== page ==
Friday, March 11, 2016 09:25 AM /FBNQuest Research
Today we turn our attention to Nigeria’s agriculture sector. It grew by 3.5% y/y in Q4 2015 and 3.7% y/y in 2015. Crop production, its largest contributor (89.5% of agricultural GDP), grew by 3.3% y/y while livestock and fisheries expanded by 5.6% y/y and 5.4% y/y in Q4 respectively.
The decline in oil receipts has created acute fx scarcity and highlighted the country’s heavy reliance on foreign sourced goods and services. This has added urgency to the FGN’s import substitution strategy, which is concentrated on agricultural products.
There are eight agric-related products on the CBN’s list of imports no longer eligible for fx from official sources. They include rice, fish, palm oil products, poultry and tomatoes/ tomato paste.
A survey carried out by a financial services institution shows that the prices of some imported goods have spiked in the last one month. The prices of sardines and a 50kg bag of rice increased by 10% to N165/tin and 12.5% to N13, 500/bag respectively over the period.
According to our estimates, less than 15% of domestic fx demand is met at the official window, leaving manufacturers with the choice of going without their inputs or trying to source their fx requirements at a hefty premium on the parallel market. We see a growing trend of companies in the food and beverage industry utilising domestic agricultural inputs where possible.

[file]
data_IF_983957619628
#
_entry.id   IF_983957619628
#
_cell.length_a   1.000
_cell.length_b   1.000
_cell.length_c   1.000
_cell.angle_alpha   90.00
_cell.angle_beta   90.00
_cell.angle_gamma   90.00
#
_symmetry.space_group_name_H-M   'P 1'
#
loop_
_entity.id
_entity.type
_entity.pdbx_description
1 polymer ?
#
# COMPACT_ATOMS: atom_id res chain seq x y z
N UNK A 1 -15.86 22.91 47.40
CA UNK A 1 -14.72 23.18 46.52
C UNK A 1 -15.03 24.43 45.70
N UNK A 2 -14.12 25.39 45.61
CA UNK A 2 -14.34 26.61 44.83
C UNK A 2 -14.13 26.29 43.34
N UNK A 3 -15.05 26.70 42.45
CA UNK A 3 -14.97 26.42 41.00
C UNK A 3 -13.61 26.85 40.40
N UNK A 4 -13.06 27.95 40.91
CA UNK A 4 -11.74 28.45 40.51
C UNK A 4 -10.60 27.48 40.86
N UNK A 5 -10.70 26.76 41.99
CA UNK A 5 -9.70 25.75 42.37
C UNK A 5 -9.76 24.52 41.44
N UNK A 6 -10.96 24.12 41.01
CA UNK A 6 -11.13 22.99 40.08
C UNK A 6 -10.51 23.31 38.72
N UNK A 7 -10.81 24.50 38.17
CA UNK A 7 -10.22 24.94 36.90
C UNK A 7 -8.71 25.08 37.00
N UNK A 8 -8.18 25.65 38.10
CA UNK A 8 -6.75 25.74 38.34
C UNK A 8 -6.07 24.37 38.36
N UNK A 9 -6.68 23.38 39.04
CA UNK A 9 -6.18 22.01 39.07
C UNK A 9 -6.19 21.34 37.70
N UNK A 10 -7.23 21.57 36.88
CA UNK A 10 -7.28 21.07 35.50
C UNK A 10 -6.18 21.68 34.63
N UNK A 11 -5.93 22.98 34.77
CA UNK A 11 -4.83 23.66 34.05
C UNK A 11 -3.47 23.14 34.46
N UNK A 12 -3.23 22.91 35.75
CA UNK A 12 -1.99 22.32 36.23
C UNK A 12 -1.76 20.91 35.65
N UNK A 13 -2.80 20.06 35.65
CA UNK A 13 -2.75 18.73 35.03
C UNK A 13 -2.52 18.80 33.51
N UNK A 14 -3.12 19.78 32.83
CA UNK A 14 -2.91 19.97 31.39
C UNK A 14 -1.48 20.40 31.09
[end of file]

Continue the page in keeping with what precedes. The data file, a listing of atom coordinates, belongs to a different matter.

One manufacturing company under our coverage has agreements with local suppliers of palm oil as a precautionary measure due to the increased cost of inputs. At The Economist conference in Lagos earlier this week, we also learnt that Coca Cola has partnered with locals to minimize its dependence on imported inputs. About 80% of its materials are sourced locally.
The FGN plans to partner with the UN World Food Programme to implement its home-grown school feeding programme. This will stimulate the agric sector as local farmers will be responsible for supplying the products used in preparing these meals.
As for the fisheries segment, the FGN, in conjunction with the Farmers Development Union and a Dutch agricultural development company, Oxfam Novib, has announced plans to boost commercial fish production. This programme will focus on small-scale fish farmers and provide them with floating fish feed as well as other technologies.
The macro challenges have intensified the pressure on business to make greater use of domestic raw materials. Potentially, the sector stands to benefit from the restrictions imposed by the authorities. However, the FGN has to create the appropriate enabling environment. There are vast opportunities in the agribusiness value chain. On a macro level, it is a major job generator.